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Rêve et fantasme dans Traumnovelle et Eyes Wide Shut

Abstract : The aim of this article is to cast a fresh look at Kubrick’s Eyes Wide Shut (1999) as a cinematographic vehicle for a journey through dreams, fantasy and desire. The main argument that is developed in these pages stems from a close reading of the film’s literary hypotext, namely Arthur Schnitzler’s 1925 Traumnovelle, and more particularly from the observation of a symmetrical pattern in the objects of fantasy that the two protagonists, as husband and wife in the midst of domestic turmoil and erotic reminiscences, oppose each other in their initial dueling. Taking up on a number of critical discussions on the film’s relationship with the mechanics of desire and dreams as well as the original short story (Morel, 2002, Ciment, 2004 and Chion, 2005), I argue that Kubrick’s choice to place Schnitzler’s Fridolin’s – Bill Hartford in the film version – original object of desire under erasure leads to a significant modification of the story’s libidinal economy. By so altering the male gaze in its struggle to cope with the alterity of feminine desire, Kubrick turns his film into a gendered phantasmagorical experience, suggesting that, for his male protagonist and viewers, it may ultimately be more sensible to keep one’s eyes shut than to wake up to the intolerable nature of the real.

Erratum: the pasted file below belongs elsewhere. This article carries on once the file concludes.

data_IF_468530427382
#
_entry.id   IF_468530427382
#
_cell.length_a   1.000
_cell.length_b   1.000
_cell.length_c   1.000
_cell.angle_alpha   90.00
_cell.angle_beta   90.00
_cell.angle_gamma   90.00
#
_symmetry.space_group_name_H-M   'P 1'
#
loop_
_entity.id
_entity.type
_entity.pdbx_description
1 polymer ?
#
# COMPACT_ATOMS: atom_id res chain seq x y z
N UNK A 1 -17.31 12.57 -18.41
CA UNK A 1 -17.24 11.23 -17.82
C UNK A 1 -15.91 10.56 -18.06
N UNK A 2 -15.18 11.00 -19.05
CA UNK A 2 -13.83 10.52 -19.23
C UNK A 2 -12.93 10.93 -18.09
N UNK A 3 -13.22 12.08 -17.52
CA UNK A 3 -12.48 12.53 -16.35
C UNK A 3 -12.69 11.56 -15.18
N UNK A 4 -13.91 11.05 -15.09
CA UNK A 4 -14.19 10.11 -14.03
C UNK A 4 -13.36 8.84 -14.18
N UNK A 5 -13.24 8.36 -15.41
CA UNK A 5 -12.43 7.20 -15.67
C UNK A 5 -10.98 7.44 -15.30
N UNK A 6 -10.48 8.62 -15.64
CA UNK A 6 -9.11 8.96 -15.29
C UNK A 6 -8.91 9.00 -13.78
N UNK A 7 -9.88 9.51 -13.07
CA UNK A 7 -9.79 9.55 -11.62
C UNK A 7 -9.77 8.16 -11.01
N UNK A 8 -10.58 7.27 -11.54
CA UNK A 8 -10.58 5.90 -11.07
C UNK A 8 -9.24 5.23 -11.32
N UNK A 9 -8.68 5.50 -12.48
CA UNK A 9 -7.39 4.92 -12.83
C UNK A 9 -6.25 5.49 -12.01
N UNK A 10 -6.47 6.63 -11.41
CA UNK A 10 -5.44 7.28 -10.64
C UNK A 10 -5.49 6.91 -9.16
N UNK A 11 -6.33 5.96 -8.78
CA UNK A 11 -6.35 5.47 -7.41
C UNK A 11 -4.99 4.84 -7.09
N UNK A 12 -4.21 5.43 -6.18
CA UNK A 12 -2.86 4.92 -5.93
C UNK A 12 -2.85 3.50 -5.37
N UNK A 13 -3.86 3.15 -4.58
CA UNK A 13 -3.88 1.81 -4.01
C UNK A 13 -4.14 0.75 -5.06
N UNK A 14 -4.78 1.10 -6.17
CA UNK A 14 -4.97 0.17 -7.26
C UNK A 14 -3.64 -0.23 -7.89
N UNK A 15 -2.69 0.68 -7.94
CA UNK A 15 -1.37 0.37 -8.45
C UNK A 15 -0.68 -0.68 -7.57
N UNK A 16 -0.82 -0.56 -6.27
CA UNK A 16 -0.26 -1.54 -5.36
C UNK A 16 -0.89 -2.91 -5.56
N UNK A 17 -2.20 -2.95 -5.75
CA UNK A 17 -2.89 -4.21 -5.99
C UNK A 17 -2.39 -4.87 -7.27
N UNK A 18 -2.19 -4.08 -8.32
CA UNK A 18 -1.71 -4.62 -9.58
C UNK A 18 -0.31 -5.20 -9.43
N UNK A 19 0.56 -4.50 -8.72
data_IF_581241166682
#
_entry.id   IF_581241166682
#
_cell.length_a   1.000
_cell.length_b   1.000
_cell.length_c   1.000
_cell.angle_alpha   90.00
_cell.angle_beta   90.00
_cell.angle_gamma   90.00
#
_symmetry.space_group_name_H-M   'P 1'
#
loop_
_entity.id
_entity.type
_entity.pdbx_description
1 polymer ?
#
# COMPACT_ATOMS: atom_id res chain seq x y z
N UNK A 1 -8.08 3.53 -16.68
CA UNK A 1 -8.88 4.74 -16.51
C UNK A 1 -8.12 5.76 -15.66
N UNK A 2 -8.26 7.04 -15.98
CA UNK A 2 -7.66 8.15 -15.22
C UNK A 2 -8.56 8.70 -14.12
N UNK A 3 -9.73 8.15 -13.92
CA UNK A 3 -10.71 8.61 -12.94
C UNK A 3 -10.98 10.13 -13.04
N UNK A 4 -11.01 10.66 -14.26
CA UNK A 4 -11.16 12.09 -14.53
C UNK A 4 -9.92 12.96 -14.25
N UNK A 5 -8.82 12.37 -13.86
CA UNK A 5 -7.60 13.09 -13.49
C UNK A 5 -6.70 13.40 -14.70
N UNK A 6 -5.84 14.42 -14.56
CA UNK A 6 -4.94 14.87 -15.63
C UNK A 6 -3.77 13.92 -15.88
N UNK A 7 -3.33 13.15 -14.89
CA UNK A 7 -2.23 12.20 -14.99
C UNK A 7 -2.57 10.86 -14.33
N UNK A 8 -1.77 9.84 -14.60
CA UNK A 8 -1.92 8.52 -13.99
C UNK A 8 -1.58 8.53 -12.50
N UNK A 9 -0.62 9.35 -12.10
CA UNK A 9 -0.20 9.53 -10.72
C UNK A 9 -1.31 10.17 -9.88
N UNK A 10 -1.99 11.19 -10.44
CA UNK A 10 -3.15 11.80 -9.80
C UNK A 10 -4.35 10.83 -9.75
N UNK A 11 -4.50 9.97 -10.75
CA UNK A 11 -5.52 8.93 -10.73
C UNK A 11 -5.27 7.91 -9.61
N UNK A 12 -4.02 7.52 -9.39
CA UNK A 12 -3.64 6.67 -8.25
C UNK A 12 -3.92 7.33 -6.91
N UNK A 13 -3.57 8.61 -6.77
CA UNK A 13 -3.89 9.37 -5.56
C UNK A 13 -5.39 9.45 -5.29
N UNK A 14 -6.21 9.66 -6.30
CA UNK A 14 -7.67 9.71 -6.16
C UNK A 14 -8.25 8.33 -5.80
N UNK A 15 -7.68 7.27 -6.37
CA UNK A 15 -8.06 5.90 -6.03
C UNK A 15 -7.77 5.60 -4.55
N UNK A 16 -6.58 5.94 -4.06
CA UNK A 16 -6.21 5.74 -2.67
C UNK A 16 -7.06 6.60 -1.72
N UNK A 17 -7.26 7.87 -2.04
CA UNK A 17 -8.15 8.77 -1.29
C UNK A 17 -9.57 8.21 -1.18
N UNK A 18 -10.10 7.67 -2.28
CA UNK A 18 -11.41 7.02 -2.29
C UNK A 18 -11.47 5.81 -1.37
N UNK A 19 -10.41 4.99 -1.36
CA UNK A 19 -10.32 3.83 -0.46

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Submitted on : Wednesday, June 2, 2021 - 12:30:29 PM
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Jocelyn Dupont. Rêve et fantasme dans Traumnovelle et Eyes Wide Shut. Journal of The Short Story in English / Les Cahiers de la nouvelle, Presses de l'Université d'Angers, 2012, pp.127-138. ⟨hal-02439641⟩



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